This week a congressional committee is expected to come out with a compromise on the Farm Bill after months of debate. While the rumor on Capitol Hill is that a compromise has been reached on funding for food assistance, dairy programs remain a source of contention. Legislators agree the bill should provide a safety net for dairy farmers, but they’re hung up on how the program should be structured.
Since 2002, smaller dairy farmers have been able to get help from the government under the Milk Income Loss Contract (MILC) program, which reimburses farmers for losses when milk prices drop below a certain point. It’s limited to smaller producers and the total payout amount is capped, but even with the limits it covers the majority of producers in Ohio. Despite the popularity of that program, there has a been a push from multiple sides to restructure aid to dairy farmers in the coming Farm Bill.
The disagreement over exactly how to restructure the dairy safety net stems from a proposal by Senate Democrats on the committee to create a new program, margin insurance, that would serve as a kind of insurance for dairy producers in case of price fluctuation. Larger farms could also sign up, and farms would be required to pay premiums for different levels of coverage. The Senate version of the bill, however, would have required all the farmers enrolled in the program to agree to limit production in order to stabilize prices when they go down too far, a measure known as supply management.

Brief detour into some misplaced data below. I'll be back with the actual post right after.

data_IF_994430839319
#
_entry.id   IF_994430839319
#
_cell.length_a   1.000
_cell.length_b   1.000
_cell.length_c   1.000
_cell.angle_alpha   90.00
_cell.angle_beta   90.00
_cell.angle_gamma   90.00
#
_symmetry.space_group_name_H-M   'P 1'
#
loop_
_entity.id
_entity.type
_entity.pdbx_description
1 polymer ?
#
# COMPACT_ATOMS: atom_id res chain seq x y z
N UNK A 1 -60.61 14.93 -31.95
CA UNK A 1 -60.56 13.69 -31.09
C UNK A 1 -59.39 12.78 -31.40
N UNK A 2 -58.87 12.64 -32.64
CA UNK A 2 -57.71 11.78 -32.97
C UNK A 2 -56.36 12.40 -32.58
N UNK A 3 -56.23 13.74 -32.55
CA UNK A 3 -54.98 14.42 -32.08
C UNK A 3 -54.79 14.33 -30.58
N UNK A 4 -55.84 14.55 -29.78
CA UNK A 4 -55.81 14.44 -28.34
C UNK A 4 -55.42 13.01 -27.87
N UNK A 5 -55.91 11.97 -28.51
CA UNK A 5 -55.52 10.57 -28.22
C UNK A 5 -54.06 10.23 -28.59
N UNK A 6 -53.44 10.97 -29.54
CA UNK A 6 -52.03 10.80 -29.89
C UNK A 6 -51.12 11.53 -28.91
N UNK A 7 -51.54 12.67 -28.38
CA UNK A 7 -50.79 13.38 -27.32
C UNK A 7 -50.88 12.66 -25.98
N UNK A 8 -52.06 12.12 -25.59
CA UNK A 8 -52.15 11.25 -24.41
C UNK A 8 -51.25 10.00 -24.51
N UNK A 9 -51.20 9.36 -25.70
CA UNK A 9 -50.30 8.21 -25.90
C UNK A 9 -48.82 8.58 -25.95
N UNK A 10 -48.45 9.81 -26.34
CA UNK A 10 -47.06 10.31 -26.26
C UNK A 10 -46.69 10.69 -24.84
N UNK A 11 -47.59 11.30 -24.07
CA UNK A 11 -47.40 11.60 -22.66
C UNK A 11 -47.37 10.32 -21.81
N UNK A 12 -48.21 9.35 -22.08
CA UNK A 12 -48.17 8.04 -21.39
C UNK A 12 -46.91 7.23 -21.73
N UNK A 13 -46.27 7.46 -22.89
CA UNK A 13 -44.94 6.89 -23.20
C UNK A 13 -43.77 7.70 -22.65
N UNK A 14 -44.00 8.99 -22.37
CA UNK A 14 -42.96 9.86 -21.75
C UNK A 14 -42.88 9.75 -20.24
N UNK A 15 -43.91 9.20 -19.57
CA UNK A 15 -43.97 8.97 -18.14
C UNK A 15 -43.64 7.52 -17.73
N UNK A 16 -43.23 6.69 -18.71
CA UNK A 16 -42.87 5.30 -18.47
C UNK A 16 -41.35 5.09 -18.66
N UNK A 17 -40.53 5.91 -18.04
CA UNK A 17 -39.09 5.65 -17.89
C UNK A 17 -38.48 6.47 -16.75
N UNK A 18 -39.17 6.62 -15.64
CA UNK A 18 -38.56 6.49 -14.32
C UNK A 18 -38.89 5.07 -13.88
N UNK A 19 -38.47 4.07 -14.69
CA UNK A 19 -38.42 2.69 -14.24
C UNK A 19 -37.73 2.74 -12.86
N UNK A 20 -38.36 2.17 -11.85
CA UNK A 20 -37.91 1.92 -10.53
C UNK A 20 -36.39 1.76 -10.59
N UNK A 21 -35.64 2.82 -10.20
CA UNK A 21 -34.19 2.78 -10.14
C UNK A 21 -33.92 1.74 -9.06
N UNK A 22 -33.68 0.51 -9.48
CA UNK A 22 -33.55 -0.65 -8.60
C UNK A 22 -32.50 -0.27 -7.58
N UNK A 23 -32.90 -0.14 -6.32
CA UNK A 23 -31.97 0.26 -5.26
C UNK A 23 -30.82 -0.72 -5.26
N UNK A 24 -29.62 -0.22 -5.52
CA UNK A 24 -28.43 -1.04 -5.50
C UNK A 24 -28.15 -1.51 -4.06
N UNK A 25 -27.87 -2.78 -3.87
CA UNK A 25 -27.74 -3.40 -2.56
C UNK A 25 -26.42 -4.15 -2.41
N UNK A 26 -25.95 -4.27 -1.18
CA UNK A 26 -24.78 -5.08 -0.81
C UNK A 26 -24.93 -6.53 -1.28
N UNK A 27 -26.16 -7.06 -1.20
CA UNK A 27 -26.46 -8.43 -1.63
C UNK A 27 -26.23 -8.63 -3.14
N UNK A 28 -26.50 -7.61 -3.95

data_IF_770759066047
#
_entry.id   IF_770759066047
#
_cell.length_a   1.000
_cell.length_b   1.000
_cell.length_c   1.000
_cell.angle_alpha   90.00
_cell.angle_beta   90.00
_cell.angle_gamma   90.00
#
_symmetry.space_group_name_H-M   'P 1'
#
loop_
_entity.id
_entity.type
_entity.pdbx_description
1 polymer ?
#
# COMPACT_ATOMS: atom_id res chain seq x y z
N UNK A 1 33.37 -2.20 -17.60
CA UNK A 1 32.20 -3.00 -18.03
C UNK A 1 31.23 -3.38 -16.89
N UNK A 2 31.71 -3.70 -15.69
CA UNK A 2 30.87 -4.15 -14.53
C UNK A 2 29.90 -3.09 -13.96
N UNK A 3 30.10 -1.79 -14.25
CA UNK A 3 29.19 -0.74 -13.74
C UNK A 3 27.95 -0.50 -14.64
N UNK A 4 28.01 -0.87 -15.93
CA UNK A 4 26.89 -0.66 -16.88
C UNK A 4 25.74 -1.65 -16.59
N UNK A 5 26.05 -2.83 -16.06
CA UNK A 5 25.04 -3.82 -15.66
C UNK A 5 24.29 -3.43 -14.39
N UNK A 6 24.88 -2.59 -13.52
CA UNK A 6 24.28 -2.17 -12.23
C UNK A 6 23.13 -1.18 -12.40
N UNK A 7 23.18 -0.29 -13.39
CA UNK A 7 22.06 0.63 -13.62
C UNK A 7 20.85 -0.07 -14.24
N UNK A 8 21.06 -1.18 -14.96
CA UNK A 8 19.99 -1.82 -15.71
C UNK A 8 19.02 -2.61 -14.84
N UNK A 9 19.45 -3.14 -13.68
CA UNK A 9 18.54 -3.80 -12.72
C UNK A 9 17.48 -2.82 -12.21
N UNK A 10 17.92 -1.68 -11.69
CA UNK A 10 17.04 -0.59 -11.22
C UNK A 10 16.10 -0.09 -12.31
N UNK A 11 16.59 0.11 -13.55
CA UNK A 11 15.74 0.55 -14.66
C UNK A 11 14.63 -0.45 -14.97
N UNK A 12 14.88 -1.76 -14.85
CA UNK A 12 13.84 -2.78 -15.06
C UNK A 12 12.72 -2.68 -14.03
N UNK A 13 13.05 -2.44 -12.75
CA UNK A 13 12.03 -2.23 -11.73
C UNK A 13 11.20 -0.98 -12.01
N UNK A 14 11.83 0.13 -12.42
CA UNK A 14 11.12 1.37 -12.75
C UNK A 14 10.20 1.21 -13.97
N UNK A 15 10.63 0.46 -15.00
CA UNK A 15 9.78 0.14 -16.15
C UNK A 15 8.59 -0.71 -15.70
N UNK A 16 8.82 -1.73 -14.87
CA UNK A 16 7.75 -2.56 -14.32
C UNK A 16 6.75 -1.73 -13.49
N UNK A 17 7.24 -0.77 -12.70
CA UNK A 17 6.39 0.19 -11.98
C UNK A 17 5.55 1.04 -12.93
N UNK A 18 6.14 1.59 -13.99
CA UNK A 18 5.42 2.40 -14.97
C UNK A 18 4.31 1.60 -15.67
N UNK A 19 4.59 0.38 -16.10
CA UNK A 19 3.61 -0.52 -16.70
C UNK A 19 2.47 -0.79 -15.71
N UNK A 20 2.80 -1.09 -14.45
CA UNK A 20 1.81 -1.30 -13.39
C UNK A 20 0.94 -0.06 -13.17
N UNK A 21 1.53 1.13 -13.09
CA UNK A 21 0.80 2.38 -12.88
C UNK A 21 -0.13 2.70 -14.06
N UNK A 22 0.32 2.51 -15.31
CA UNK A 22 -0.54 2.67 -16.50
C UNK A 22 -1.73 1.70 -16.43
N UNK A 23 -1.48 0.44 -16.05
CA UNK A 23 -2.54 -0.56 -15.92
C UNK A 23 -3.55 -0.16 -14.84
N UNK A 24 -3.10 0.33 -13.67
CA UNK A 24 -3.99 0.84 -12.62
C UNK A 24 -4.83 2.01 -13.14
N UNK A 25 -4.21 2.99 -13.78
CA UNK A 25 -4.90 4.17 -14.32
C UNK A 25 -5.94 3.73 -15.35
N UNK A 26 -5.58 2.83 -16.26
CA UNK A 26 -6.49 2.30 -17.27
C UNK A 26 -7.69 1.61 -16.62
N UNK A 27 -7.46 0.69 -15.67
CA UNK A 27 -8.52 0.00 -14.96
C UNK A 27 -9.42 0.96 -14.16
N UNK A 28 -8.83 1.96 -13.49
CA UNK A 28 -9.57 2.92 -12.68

House Speaker John Boehner of Ohio's 8th District came out swinging against the supply control part of the program, calling it “Soviet-style” risk management. Observers speculate his opposition stems from his connection to powerful dairy processors, who are concerned about the costs of monitoring such a program. Now, it seems unlikely a final compromise on the program will include supply management, but a margin insurance program available to large and small farms seems likely to emerge.
“By doing that there would be a fairly significant shift in the distribution of these benefits away from the small-scale producers towards the larger scale producers,” said Cameron Thraen, a professor of economics at Ohio State University who specializes in agriculture.
Thraen, who’s written extensively on the issue, believes there’s another way to cover everyone: let your pint-sized farmers have the Milk Income Loss Contract, and let the larger farms purchase insurance through a margin insurance program. “One size fits all is really hard,” he said.
According to Thraen, in ten years, the U.S. government has spent around $5 billion dollars on the MILC program for small dairy farmers. It’s hard to say how much a new program protecting all sizes of dairy farms would cost, because that depends on just how much prices fluctuate and on the exact terms of the margin insurance program.
Meanwhile, Ohio farmers are anxiously awaiting a resolution on a bill that formally expired in 2012 and received a 9-month extension in lieu of Congress actually reaching a compromise. Currently, the extension is also expired and the USDA is conducting business without a formal law.
Mel Borton, a volunteer with the Ohio Farmers Union, says without government involvement in the dairy industry, small farms would have little chance of surviving.
“We didn’t think we would ever have megafarms,” Borton said, “but megafarms have arrived.”
And if the Farm Bill must be a bill for all sizes, he’ll take that over nothing.